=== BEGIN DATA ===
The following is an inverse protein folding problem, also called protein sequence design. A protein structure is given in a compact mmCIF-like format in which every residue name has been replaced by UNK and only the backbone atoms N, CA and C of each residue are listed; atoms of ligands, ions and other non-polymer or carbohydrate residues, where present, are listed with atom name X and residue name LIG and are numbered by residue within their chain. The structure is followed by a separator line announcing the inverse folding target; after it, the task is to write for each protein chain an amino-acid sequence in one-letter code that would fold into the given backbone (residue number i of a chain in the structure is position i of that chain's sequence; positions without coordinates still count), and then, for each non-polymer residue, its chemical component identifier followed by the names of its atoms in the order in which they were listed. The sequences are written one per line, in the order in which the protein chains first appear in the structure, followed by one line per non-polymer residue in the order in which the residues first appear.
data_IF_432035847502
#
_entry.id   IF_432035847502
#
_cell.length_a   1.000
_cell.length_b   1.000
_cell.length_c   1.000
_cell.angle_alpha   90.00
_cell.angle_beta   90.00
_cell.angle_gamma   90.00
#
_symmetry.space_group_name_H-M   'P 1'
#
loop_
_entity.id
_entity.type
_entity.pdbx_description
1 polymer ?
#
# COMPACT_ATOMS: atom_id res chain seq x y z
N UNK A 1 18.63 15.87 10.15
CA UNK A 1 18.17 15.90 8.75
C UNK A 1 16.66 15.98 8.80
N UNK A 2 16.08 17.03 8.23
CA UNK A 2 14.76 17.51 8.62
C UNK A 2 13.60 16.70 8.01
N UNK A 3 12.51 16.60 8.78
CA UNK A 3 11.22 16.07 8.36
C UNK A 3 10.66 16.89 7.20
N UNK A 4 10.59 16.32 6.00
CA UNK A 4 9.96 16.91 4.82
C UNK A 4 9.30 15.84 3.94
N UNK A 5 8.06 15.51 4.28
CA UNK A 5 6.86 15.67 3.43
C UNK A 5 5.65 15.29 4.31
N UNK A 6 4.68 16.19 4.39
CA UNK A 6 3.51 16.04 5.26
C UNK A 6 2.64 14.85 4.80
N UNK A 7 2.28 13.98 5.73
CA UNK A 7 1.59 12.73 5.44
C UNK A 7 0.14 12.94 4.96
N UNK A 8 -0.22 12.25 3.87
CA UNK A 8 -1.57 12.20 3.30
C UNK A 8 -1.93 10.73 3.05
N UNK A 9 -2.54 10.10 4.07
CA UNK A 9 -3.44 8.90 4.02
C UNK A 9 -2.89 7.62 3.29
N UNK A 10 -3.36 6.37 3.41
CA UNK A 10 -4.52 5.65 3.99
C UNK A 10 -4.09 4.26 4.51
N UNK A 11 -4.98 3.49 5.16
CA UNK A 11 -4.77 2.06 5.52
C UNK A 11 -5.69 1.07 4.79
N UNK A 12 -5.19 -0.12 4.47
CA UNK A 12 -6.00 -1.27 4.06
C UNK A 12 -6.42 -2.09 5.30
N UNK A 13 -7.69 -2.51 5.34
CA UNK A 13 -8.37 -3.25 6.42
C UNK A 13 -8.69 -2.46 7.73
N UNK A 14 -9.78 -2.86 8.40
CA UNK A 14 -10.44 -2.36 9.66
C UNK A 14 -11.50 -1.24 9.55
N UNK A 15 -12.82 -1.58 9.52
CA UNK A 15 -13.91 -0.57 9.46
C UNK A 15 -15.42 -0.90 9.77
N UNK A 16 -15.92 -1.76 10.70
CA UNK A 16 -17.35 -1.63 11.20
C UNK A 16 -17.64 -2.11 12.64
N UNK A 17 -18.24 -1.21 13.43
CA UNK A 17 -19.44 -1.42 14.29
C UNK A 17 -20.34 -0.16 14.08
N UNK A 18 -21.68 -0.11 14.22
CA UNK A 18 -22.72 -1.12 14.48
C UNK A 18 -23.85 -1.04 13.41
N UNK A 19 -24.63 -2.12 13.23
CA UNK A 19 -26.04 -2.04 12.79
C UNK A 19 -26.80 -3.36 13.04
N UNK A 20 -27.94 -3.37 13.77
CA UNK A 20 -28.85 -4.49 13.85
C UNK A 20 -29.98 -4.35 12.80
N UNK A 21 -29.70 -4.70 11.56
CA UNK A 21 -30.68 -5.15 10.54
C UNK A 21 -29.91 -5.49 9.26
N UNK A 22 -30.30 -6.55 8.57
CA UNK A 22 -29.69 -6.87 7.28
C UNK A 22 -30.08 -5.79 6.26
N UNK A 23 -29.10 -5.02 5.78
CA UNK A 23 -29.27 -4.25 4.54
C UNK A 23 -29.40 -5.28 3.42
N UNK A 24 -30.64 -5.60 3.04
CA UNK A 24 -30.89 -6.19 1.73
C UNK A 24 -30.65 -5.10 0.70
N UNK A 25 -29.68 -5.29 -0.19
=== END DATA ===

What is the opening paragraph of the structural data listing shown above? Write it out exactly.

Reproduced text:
The following is an inverse protein folding problem, also called protein sequence design. A protein structure is given in a compact mmCIF-like format in which every residue name has been replaced by UNK and only the backbone atoms N, CA and C of each residue are listed; atoms of ligands, ions and other non-polymer or carbohydrate residues, where present, are listed with atom name X and residue name LIG and are numbered by residue within their chain. The structure is followed by a separator line announcing the inverse folding target; after it, the task is to write for each protein chain an amino-acid sequence in one-letter code that would fold into the given backbone (residue number i of a chain in the structure is position i of that chain's sequence; positions without coordinates still count), and then, for each non-polymer residue, its chemical component identifier followed by the names of its atoms in the order in which they were listed. The sequences are written one per line, in the order in which the protein chains first appear in the structure, followed by one line per non-polymer residue in the order in which the residues first appear.